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Wetlands are havens for biodiversity and enhance landscape resilience to climate change.

Lynde Shores Conservation Area © Paul Howard CC BY-NC-SA 2.0

The Issue

Wetlands are diverse and delicate ecosystems that are both ecologically and economically valuable. Despite this, less than 30 percent of our original wetlands remain in southern Ontario. In the Niagara and Greater Toronto Area, that number drops to 10 percent. Many factors contribute to wetland loss, including:

Wetland loss and degradation continue. Increasingly, authorities are looking to wetland offsetting as a means of compensating for damage done. If done effectively, wetland offsetting could be a positive force for conservation, helping to reverse the ongoing trend of wetland loss in the province. If done poorly, however, it will do more harm than good.

Beaver River, Uxbridge © Sean Marshall

Explore our new resource, “A Primer on Wetland Offsetting in Ontario: Practices, Policies and Resources” to learn more about wetland offsetting and the risks involved.

Mer Bleue Bog, Ottawa © National Capital Commission CC BY-NC-ND 2.0

Provincially Significant Wetlands No Longer Safe

The Government of Ontario passed legislative changes in 2021 allowing developers to ride roughshod over protections for Provincially Significant Wetlands. Since then, the trend of undermining wetland protections has only continued.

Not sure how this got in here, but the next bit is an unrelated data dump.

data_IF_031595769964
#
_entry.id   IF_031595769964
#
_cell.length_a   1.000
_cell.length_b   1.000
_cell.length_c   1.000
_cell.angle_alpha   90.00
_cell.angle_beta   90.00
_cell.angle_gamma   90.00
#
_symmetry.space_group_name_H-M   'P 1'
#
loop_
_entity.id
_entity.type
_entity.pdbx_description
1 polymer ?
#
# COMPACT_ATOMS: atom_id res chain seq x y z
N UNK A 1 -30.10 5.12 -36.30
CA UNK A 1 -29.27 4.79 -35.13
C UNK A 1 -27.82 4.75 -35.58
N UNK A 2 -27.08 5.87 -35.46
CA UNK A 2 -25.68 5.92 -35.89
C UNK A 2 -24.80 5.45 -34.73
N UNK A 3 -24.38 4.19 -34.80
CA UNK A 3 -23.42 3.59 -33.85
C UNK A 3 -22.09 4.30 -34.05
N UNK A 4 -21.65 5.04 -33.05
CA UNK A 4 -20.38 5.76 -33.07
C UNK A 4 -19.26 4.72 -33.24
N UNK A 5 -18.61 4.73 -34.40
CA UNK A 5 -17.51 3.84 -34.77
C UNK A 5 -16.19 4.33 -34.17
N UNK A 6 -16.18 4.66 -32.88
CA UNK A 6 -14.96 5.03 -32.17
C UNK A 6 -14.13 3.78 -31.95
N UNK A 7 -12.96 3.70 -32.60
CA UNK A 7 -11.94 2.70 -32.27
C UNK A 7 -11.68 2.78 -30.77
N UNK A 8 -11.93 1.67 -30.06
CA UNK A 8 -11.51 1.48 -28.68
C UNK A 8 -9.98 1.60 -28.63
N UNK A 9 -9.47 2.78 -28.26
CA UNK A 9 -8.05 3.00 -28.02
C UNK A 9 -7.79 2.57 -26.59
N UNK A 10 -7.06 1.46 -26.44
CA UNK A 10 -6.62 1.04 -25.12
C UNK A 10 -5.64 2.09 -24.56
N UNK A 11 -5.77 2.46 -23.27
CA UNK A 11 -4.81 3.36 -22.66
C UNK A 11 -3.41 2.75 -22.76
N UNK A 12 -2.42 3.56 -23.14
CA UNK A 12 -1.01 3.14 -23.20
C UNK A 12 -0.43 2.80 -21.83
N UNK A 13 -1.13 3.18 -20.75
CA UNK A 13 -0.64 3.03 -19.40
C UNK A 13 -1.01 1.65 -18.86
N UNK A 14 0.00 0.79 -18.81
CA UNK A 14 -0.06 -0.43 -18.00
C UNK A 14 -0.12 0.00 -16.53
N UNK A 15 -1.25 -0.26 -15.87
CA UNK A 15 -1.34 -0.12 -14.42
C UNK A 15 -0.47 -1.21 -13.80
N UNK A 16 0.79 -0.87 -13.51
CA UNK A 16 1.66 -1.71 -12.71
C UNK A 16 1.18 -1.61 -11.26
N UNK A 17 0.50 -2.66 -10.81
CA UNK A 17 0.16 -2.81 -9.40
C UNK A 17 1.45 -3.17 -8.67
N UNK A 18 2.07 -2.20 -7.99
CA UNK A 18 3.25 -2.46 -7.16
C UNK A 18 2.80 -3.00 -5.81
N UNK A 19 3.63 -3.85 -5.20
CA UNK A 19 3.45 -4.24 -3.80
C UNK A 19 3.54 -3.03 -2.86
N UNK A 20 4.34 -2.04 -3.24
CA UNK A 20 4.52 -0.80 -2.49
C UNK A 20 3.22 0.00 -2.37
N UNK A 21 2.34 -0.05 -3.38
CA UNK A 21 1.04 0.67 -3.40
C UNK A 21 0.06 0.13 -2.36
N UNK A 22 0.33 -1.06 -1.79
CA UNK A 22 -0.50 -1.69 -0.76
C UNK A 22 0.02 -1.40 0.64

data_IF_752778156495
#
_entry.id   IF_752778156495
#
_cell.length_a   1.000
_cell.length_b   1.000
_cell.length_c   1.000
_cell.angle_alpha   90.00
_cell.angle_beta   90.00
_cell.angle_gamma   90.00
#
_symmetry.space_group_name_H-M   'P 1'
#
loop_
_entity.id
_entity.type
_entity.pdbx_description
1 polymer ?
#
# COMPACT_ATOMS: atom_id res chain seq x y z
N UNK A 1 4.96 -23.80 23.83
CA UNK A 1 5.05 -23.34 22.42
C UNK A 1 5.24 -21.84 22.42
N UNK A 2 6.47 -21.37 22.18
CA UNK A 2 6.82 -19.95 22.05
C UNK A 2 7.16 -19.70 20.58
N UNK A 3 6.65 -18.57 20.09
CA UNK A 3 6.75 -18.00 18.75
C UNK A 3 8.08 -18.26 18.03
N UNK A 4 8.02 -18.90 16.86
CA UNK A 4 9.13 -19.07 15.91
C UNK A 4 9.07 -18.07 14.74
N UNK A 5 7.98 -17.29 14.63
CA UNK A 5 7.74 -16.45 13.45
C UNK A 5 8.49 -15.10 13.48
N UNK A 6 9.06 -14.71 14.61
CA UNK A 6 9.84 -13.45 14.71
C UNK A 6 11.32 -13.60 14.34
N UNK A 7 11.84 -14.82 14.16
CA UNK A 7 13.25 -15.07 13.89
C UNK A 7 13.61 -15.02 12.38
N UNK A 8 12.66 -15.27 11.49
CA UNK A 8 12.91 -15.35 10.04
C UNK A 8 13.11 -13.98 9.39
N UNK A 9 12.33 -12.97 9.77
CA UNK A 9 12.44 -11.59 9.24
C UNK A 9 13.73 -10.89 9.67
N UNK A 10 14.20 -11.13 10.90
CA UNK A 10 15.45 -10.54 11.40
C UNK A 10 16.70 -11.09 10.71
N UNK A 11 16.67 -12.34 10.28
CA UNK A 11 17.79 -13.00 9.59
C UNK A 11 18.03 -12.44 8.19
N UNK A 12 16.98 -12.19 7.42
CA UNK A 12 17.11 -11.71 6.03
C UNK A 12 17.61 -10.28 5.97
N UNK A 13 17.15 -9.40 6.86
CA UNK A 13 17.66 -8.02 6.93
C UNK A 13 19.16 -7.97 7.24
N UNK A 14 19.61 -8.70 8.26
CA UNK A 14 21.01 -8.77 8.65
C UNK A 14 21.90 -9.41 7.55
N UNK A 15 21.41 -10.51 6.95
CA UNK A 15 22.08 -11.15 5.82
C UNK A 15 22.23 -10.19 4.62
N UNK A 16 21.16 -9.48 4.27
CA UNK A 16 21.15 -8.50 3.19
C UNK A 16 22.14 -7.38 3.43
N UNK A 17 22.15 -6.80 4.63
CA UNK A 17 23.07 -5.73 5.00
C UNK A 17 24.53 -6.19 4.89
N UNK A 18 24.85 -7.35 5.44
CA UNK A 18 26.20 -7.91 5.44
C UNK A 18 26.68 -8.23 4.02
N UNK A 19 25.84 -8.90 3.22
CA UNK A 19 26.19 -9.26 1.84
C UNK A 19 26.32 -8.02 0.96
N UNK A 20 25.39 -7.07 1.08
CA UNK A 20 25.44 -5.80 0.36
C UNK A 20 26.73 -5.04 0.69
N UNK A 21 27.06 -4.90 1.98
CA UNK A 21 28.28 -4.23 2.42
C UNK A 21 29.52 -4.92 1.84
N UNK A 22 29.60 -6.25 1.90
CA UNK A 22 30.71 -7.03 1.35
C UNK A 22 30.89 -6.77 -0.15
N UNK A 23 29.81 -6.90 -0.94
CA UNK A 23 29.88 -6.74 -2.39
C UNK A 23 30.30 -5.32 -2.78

Wetland losses will accelerate with the passing of Bill 23 and its suite of accompanying policy changes. Among the many damaging changes is an overhaul of the Ontario Wetland Evaluation System, making it more difficult to designate and protect wetlands as provincially significant.

North Gwillimbury wetland © Tim Hagen

Why It Matters

Wetlands provide myriad values, including flood and erosion control, water filtration, groundwater recharge, carbon storage and wildlife habitat. Many of these benefits become even more significant under future climate scenarios, positioning wetlands as a valuable nature-based climate solution.

For example, wetlands act like giant sponges during heavy rainfall events, significantly reducing flooding and related damage. They also play a critical role in carbon storage. The benefits provided by wetlands have been valued at over $50 billion per year in southern Ontario alone. In addition, they provide habitat for over 20 percent of Ontario’s species at risk.

Kinghurst Forest Nature Reserve © Noah Cole

Explore our new primer and brochure to learn more about the role of Ontario’s wetlands as nature-based climate solutions.

Lake Nipissing shoreline wetlands © Vanessa Denov

What We Are Doing

Ontario Nature is committed to protecting and restoring wetlands, which are vital to conserving biodiversity and adapting to the impacts of climate change.

We advocate for stronger wetland policy, raise awareness about the diverse values of wetlands, publish reports and run workshops to bring together members of Indigenous communities, researchers, private landowners, planners, industry leaders and other stakeholders. We’ve also created online resources to equip readers with the knowledge and tools needed to engage on wetland conservation and offsetting in their local communities:

Wetland at VanTil Farm © Lisa Richardson

Conservation Legacy

Ontario Nature has a long history of engagement on wetlands. We began documenting the decline of wetlands in 1937.

Our Wetlands Campaign launched in 1979 to advocate for greater protection, which successfully led to the Ontario Wetlands Policy in 1992.

Killarney Provincial Park Wetland © John Hassell

The Wetlands Campaign is Generously Funded by: